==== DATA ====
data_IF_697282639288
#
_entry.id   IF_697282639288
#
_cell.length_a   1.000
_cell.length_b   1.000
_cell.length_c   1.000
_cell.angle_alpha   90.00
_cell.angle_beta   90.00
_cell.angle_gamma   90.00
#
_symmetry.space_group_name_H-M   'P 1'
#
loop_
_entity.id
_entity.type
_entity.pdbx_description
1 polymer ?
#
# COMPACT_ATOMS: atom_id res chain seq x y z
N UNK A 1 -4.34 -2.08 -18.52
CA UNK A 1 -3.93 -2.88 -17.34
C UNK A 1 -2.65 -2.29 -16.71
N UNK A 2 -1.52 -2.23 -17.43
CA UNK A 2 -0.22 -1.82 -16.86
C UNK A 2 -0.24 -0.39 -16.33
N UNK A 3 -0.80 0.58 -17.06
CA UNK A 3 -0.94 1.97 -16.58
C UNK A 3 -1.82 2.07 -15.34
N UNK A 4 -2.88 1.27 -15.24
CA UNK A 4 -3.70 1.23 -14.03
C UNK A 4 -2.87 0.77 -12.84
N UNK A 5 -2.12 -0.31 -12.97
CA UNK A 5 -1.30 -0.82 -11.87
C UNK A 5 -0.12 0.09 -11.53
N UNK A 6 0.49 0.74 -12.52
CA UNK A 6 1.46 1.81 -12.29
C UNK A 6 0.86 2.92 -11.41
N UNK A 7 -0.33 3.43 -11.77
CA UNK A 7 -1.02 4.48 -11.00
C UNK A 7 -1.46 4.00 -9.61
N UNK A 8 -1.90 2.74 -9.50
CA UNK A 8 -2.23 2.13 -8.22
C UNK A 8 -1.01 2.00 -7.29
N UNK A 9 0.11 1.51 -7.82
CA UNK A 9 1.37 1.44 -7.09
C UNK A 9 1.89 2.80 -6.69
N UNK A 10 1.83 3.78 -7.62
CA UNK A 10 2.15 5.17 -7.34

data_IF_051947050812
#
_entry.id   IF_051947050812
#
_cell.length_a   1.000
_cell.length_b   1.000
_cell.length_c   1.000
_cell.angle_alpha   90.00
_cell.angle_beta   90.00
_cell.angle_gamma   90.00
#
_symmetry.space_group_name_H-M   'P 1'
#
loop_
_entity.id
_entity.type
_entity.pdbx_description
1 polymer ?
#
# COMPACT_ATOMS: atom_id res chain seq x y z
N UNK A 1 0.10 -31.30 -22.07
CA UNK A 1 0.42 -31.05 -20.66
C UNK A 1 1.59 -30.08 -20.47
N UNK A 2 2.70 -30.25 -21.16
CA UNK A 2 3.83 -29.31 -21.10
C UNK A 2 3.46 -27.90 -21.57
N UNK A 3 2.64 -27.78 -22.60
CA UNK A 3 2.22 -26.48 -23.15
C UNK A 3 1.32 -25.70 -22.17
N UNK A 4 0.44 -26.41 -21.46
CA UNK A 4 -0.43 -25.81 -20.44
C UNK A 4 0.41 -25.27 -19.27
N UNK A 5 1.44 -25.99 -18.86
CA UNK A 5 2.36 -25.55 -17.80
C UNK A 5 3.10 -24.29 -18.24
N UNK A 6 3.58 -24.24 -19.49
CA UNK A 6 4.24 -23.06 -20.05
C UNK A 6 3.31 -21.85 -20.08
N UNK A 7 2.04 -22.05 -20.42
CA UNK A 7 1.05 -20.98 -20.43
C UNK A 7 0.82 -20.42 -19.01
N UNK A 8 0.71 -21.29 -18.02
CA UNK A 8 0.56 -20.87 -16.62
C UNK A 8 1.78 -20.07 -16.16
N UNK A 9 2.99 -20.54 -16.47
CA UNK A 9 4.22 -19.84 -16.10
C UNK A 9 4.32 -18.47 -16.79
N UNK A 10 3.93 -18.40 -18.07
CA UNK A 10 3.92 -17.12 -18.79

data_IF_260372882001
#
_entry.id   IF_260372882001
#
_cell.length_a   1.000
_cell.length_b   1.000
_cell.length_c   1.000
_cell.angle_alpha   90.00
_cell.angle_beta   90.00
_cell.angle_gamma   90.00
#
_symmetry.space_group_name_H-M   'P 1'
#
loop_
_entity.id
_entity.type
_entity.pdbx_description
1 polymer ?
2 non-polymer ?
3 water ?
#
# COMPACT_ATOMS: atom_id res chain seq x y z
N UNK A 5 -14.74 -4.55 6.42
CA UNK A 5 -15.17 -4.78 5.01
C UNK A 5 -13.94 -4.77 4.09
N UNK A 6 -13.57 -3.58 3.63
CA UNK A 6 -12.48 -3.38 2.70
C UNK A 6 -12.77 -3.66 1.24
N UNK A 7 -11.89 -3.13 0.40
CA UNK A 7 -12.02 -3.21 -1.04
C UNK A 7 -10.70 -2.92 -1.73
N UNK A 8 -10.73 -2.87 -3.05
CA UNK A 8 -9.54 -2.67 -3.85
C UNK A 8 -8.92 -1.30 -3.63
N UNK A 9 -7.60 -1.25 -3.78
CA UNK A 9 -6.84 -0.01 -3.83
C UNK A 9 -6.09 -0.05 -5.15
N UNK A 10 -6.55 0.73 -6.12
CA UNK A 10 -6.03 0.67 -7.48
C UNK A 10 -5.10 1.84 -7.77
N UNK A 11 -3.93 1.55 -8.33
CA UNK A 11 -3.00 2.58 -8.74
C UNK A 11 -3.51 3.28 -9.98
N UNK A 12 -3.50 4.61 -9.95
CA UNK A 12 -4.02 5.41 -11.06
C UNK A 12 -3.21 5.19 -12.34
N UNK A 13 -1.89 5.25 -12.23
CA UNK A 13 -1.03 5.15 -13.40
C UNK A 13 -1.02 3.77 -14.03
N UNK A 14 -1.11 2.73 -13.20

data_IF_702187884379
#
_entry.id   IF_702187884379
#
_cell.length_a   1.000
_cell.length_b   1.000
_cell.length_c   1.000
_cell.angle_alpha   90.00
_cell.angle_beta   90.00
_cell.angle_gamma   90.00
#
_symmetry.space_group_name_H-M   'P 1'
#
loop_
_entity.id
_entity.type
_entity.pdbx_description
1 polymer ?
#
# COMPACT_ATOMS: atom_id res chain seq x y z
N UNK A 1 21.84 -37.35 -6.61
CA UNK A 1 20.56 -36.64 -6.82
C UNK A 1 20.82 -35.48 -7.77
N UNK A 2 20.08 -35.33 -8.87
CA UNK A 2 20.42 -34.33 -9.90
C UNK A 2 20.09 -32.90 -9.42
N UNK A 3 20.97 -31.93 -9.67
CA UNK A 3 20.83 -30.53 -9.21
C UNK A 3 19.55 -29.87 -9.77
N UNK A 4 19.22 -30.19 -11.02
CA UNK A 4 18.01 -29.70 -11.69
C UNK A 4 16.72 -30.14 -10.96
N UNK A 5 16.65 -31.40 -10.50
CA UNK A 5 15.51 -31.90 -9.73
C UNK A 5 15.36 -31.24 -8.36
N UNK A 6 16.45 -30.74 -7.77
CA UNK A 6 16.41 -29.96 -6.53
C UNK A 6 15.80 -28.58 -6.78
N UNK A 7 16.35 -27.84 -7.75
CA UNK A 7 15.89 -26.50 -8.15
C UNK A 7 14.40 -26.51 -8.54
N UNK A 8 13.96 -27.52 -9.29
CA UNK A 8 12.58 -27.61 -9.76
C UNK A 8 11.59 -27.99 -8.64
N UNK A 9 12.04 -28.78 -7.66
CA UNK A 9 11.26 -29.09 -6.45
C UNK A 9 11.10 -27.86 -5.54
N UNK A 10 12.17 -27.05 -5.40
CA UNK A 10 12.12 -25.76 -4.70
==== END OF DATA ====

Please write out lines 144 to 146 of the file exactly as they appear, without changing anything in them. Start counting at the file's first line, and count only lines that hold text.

C UNK A 12 -3.21 5.19 -12.34
N UNK A 13 -1.89 5.25 -12.23
CA UNK A 13 -1.03 5.15 -13.40